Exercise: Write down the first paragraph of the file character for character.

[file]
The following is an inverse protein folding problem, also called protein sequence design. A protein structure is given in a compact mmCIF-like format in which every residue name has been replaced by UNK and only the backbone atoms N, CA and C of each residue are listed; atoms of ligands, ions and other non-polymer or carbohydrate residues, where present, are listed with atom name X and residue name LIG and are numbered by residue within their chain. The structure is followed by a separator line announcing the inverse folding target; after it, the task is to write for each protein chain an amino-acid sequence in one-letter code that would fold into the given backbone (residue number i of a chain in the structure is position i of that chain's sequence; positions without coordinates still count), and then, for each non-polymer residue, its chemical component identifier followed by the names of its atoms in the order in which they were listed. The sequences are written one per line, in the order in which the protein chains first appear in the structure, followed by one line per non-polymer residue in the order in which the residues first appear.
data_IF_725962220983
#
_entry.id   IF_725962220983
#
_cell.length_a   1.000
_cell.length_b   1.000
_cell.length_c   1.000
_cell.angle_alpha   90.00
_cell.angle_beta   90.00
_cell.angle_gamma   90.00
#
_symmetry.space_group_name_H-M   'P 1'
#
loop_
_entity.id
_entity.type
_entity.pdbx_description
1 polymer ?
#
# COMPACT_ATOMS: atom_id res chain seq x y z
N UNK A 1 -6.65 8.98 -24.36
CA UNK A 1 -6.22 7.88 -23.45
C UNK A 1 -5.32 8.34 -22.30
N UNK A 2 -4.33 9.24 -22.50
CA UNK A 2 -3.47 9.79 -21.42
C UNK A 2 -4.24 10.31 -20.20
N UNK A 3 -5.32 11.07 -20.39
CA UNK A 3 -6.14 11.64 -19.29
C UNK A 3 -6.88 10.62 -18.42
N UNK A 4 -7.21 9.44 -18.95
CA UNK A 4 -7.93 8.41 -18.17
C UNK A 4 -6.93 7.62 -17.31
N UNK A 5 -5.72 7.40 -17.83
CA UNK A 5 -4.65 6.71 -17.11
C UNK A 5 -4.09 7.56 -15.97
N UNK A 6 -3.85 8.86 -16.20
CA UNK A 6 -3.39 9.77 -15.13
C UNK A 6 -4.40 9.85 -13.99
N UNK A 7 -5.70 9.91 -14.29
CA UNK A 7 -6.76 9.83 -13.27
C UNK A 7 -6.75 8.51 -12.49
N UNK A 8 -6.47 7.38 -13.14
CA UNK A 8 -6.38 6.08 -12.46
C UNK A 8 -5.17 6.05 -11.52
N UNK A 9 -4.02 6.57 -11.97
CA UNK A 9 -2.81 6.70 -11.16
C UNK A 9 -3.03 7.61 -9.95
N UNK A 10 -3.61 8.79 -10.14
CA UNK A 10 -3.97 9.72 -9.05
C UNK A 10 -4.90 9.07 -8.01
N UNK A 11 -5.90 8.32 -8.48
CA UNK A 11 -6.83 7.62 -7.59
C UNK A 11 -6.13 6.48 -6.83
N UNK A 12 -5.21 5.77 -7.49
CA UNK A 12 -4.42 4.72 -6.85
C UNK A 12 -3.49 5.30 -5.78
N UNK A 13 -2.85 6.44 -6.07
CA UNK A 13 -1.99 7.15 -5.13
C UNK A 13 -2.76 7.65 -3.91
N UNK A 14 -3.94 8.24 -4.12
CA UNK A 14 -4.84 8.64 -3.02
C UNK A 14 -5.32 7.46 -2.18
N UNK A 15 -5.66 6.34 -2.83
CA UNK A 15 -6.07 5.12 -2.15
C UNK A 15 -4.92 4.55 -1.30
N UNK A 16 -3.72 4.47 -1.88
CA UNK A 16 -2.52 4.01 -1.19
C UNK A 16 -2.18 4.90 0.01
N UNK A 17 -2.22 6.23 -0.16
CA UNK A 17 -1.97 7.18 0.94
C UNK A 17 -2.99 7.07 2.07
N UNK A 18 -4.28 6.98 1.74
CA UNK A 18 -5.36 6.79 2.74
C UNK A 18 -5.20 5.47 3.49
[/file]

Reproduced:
The following is an inverse protein folding problem, also called protein sequence design. A protein structure is given in a compact mmCIF-like format in which every residue name has been replaced by UNK and only the backbone atoms N, CA and C of each residue are listed; atoms of ligands, ions and other non-polymer or carbohydrate residues, where present, are listed with atom name X and residue name LIG and are numbered by residue within their chain. The structure is followed by a separator line announcing the inverse folding target; after it, the task is to write for each protein chain an amino-acid sequence in one-letter code that would fold into the given backbone (residue number i of a chain in the structure is position i of that chain's sequence; positions without coordinates still count), and then, for each non-polymer residue, its chemical component identifier followed by the names of its atoms in the order in which they were listed. The sequences are written one per line, in the order in which the protein chains first appear in the structure, followed by one line per non-polymer residue in the order in which the residues first appear.